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You're Setting The Wrong Health And Fitness Goals (But Here's How To Set The Right Goals)

The most common results-based goal I see is weight loss, for example: "I will lose 30lb by this day next year". We think this is a great goal because it's specific, measurable, achievable, realistic and has a deadline (timed). So, it's a SMART goal, right? Wrong.

Let's talk about setting health and fitness goals. I bet right now, you're thinking of a results-based goal. When I talk about results-based goals, I'm referring to the goals that are based on what you expect to achieve rather than what you are going to be doing.

The most common results-based goal I see is weight loss, for example: "I will lose 30lb by this day next year". We think this is a great goal because it's specific, measurable, achievable, realistic and has a deadline (timed). So, it's a SMART goal, right? Wrong.

Here are three problems with results-based goals and why you need to be setting action-based goals instead.

Problem 1: Result-based goals will not sustain motivation

Once you hit your goal weight, your motivation instantly vanishes. You've achieved what you wanted, so that's it, right? You don't have to try so hard at the gym or worry too much about ordering pizza. You slowly start sliding back to old habits. That's exactly why diets don't work for the long-term. The mindset we have when we start a diet is all wrong: we think we just need to follow the plan long enough to get to the result we want, and then we can sit back and relax once we get there.

Problem 2: Result-based goals set you up for disappointment

Goals based on the results we hope to get from the work we put in are entirely based on our expectations of what will happen. The trouble is, the result is not something we can control. You'll know this if you've ever stuck to a workout and healthy eating plan for the full duration and followed it to the letter, only to feel so disappointed and utterly crushed when you haven't achieved the results you expected (or were promised by dodgy strap lines like "lose 30lbs in 6 weeks").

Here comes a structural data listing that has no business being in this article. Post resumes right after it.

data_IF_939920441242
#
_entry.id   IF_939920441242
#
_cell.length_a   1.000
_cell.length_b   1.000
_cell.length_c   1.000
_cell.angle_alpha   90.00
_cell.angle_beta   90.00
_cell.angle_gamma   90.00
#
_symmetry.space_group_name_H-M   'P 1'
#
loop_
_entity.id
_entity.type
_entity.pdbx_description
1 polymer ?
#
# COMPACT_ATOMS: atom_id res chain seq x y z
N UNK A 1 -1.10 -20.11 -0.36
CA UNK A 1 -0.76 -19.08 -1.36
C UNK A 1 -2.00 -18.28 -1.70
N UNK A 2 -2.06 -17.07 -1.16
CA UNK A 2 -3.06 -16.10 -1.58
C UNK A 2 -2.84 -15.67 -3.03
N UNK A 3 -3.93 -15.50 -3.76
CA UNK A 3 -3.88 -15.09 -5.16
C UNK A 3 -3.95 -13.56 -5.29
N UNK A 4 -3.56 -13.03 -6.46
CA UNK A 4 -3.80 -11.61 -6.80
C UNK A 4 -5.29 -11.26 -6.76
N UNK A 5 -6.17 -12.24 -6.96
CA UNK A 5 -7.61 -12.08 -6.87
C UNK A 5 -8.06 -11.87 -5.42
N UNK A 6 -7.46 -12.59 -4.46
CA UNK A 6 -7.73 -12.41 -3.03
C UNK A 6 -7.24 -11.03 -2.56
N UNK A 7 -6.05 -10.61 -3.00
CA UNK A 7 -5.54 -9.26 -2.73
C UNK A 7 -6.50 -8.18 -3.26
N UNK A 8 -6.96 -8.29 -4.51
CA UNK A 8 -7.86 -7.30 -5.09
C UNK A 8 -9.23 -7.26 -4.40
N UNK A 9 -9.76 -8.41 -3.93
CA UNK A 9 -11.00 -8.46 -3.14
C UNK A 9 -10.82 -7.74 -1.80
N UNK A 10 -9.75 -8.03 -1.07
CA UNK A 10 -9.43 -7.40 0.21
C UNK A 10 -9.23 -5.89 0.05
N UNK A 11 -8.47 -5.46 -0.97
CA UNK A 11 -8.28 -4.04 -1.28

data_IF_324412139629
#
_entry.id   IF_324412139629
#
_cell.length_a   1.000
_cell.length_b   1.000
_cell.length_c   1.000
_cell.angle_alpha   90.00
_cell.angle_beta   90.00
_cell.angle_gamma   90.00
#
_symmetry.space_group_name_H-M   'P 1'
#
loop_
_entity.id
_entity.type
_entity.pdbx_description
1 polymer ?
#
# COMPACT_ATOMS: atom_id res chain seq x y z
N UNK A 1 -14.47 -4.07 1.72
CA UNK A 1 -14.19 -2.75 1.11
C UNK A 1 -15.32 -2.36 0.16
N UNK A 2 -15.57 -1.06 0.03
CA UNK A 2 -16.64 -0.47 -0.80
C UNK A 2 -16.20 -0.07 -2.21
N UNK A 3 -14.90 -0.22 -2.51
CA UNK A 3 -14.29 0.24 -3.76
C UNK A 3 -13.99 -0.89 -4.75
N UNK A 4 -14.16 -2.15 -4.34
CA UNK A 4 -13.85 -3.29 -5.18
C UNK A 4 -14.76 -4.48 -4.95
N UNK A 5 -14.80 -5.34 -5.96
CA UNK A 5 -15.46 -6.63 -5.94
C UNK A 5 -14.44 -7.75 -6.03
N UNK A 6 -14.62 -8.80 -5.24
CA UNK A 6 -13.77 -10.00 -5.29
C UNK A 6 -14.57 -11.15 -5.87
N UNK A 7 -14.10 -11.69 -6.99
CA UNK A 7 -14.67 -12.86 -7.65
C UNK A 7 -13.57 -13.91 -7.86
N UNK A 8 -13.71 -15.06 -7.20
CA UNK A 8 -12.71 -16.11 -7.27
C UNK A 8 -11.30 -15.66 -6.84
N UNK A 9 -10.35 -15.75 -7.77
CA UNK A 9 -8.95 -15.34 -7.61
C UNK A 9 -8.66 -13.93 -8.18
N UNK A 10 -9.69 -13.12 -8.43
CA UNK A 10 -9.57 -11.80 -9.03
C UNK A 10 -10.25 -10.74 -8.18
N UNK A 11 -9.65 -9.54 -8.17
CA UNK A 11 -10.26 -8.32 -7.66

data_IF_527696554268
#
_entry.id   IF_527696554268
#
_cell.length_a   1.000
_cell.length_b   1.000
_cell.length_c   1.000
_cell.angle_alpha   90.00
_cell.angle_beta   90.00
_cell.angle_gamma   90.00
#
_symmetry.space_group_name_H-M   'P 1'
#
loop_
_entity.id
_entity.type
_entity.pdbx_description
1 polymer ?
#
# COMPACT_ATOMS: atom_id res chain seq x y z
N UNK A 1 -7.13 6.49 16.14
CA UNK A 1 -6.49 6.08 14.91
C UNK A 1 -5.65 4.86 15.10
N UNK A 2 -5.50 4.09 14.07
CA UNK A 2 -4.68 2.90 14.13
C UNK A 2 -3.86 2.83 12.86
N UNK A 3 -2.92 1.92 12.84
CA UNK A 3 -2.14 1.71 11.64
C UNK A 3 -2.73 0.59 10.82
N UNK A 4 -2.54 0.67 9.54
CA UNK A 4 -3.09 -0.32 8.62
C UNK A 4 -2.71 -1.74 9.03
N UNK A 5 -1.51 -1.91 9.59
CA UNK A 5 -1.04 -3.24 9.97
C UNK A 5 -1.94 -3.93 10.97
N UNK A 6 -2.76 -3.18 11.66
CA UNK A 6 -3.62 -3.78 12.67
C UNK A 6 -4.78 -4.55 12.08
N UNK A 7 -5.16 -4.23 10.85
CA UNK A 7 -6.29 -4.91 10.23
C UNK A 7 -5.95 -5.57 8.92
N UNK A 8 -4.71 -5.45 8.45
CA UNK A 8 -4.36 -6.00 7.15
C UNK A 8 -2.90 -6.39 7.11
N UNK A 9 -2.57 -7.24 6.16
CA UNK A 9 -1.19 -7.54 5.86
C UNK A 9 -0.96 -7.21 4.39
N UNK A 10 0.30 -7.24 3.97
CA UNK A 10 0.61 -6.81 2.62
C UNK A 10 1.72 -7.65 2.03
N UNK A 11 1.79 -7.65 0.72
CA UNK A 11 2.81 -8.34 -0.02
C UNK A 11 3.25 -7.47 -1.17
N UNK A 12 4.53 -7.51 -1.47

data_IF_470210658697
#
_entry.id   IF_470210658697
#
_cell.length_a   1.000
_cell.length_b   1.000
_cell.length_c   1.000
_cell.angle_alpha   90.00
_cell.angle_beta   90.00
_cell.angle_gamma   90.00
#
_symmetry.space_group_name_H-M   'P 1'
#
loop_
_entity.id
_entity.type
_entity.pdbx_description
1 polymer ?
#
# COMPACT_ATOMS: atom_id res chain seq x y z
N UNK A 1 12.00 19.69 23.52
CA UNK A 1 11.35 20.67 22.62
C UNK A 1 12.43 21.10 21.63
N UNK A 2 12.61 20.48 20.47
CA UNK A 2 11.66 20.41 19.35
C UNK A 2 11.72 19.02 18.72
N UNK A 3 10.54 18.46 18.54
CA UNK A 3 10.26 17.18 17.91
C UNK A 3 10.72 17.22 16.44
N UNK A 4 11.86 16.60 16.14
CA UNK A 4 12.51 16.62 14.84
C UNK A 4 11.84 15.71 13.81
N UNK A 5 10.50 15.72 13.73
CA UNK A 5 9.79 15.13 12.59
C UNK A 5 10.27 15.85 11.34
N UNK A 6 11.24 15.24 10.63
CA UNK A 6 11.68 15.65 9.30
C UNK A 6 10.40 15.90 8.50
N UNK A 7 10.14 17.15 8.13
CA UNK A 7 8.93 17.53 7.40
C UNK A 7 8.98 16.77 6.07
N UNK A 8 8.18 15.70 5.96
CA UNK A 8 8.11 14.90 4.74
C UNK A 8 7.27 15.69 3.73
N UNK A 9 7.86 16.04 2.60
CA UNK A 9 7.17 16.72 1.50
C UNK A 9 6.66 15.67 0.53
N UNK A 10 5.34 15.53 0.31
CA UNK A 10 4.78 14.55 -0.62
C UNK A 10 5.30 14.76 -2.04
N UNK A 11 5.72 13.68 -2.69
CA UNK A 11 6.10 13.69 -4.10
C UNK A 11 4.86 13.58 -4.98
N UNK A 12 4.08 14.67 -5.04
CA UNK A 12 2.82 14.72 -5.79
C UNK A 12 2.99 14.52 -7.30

Our bodies work in unpredictable ways (influenced by hormones, lack of sleep, life stress, illness etc.) which can all skew our results, even if we're doing the right things. So, when we don't meet our goals, despite all the work we may have put in, we just feel disappointed.

And when we feel disappointed that things didn't go our way?

We just get stuck trying to figure it out what went wrong, instead of moving forward.

Problem 3: Result-based goals mean we miss all our other achievements along the way (like NSVs)

Focusing on a result can blindside us. We could be so fixed on losing 30lbs that we miss the non-scale victories (NSVs) along the way. You may not have lost 4lbs in a month since you started a new workout plan, but you may have had a lower resting heart rate, lower blood pressure, more energy, and a new personal best. Maybe your jeans fit a little better.

You're likely to be pleased with these results, but if your goal had been set based on losing weight, you wouldn't have noticed these achievements and instead would have felt disappointed because you didn't hit your weight loss goal. You may then quit your good habits in favour of a crash diet, or give up entirely.

Solution: Set action-based goals instead & have open expectations

Goals based on our actions, rather than our results, can be controlled. By action-goals, I mean setting goals on how many times you'll workout in a week, how many meals you'll cook from scratch in a week, how many weeks you'll try a new workout plan for, how many days of the week you'll stick to a set bedtime (yes, adults need bedtimes too!).

Then once we've set goals based on our actions, we need to be open to the results we'll get from them. As it says in the small print on the back of fitness DVDs: The results may vary.

You could do the same thing each week and get a different result each time, and it may not always be what you wanted, but if you're open to what could happen, you'll be surprised rather than disappointed. If you've been taking consistent action, then something will happen, even if it's not what you would have set as a results-based goal. You just need to look around at all the progress you've already made and will continue to make for as long as you set action-based goals.

Just remember: The key to setting sustainable health and fitness goals is to focus on healthy habits, rather than results.

To help you set action-based goals, I have a free workbook for you. This workbook will also enable you to identify your motive for overhauling your health and fitness, as well as maintain your motivation, and identify any pitfalls in your mindset, including emotional eating or self-sabotage. You can download your workbook from here Ultimate Guide to Getting Back On Track With Your Health & Fitness.

This post originally appeared on Beyond The Bathroom Scale. The author, Karen Oliver is a former social worker with a background in psychology and sociology. She is now a writer, author and the Founding Editor of Beyond The Bathroom Scale. She is also the Founder of The Health Mindset Programme, an online programme for busy women who want improve their relationship with food, exercise and their bodies.